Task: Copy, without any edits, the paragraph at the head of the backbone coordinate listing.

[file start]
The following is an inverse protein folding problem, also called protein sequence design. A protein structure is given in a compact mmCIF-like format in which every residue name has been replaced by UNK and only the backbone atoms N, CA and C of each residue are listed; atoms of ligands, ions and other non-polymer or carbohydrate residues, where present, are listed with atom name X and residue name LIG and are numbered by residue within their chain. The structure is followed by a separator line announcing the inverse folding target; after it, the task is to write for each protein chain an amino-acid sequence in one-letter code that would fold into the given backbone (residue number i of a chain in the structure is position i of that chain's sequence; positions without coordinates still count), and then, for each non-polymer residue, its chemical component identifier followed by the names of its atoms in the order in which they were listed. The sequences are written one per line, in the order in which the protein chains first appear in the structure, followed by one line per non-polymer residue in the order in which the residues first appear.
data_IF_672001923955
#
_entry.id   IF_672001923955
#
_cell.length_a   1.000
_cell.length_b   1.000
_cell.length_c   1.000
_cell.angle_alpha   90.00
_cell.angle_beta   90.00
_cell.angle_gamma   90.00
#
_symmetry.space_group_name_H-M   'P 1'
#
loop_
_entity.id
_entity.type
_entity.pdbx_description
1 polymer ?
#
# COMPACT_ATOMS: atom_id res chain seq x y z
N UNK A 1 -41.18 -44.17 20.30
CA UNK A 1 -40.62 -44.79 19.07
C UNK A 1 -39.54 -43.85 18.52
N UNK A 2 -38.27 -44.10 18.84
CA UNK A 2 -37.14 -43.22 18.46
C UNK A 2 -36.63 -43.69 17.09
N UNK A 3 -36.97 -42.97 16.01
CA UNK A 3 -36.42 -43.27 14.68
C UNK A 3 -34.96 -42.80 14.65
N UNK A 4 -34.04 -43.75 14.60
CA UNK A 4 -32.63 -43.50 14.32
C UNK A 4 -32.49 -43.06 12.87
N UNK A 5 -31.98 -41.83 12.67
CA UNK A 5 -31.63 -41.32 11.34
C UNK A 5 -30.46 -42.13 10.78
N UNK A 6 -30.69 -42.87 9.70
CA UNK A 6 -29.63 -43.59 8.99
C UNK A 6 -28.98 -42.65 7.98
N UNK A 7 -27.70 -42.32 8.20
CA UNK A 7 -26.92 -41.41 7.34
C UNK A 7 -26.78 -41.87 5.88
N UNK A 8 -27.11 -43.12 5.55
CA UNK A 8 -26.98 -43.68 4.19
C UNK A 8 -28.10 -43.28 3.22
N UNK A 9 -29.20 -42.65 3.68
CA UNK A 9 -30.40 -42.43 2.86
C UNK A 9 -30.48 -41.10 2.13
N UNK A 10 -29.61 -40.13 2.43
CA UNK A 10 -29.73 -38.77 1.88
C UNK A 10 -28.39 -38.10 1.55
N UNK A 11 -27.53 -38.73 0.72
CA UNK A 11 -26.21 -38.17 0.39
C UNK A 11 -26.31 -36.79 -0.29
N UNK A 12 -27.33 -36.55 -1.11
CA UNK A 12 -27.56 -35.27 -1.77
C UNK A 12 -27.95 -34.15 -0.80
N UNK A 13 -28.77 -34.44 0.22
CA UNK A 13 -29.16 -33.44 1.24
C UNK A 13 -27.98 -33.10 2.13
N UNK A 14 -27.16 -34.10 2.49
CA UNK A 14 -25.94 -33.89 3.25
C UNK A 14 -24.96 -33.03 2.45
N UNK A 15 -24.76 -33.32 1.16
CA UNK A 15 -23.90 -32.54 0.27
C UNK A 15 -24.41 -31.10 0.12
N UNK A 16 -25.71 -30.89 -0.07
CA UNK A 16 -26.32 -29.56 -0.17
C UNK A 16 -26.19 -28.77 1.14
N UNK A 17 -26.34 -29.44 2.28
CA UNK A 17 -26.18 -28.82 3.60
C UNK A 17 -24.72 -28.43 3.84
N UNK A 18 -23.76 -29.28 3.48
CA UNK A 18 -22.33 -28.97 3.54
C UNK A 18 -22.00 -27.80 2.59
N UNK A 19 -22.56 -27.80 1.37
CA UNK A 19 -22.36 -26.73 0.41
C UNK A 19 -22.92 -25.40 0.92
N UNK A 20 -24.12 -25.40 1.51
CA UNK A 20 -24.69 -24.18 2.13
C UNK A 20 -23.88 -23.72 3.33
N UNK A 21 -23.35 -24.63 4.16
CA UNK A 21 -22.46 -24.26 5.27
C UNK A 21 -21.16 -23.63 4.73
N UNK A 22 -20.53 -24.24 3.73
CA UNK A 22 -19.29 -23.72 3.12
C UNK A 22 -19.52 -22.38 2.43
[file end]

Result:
The following is an inverse protein folding problem, also called protein sequence design. A protein structure is given in a compact mmCIF-like format in which every residue name has been replaced by UNK and only the backbone atoms N, CA and C of each residue are listed; atoms of ligands, ions and other non-polymer or carbohydrate residues, where present, are listed with atom name X and residue name LIG and are numbered by residue within their chain. The structure is followed by a separator line announcing the inverse folding target; after it, the task is to write for each protein chain an amino-acid sequence in one-letter code that would fold into the given backbone (residue number i of a chain in the structure is position i of that chain's sequence; positions without coordinates still count), and then, for each non-polymer residue, its chemical component identifier followed by the names of its atoms in the order in which they were listed. The sequences are written one per line, in the order in which the protein chains first appear in the structure, followed by one line per non-polymer residue in the order in which the residues first appear.